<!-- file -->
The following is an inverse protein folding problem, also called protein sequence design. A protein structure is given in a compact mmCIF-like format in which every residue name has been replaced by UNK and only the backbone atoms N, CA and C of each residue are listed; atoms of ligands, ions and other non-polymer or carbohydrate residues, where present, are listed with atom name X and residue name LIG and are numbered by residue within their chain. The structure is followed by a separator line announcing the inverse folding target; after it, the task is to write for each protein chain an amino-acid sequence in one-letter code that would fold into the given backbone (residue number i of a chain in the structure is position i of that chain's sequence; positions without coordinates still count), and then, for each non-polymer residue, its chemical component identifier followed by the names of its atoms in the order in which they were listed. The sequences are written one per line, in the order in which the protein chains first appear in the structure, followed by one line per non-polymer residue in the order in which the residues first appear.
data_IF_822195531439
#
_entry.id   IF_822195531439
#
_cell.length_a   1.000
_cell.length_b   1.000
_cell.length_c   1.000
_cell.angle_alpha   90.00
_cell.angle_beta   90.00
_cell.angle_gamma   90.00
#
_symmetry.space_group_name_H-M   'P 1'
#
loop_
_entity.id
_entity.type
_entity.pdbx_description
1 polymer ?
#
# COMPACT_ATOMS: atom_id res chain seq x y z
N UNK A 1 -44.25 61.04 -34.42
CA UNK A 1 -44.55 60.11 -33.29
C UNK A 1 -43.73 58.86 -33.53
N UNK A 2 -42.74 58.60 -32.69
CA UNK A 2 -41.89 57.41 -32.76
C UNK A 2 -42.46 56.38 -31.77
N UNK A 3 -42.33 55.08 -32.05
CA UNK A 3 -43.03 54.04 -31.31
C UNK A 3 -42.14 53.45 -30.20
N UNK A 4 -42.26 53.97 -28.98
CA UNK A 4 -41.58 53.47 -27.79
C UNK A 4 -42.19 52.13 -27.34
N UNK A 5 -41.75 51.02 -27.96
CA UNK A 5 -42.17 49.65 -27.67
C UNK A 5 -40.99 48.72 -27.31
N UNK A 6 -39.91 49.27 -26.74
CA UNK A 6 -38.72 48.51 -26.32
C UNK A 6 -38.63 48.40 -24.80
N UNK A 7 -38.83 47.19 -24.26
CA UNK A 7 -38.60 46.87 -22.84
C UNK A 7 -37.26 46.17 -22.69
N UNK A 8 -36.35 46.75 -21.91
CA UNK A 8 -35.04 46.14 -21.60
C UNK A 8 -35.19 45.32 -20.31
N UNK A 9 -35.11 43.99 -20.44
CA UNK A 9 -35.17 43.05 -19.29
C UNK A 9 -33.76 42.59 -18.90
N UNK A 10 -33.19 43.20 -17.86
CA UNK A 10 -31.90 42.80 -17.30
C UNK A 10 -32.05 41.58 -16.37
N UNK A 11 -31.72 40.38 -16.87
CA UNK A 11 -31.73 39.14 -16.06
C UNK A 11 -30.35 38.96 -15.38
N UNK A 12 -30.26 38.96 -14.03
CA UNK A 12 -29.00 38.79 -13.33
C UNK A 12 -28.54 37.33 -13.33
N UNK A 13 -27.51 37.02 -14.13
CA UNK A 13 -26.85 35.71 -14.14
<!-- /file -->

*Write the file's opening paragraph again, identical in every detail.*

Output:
The following is an inverse protein folding problem, also called protein sequence design. A protein structure is given in a compact mmCIF-like format in which every residue name has been replaced by UNK and only the backbone atoms N, CA and C of each residue are listed; atoms of ligands, ions and other non-polymer or carbohydrate residues, where present, are listed with atom name X and residue name LIG and are numbered by residue within their chain. The structure is followed by a separator line announcing the inverse folding target; after it, the task is to write for each protein chain an amino-acid sequence in one-letter code that would fold into the given backbone (residue number i of a chain in the structure is position i of that chain's sequence; positions without coordinates still count), and then, for each non-polymer residue, its chemical component identifier followed by the names of its atoms in the order in which they were listed. The sequences are written one per line, in the order in which the protein chains first appear in the structure, followed by one line per non-polymer residue in the order in which the residues first appear.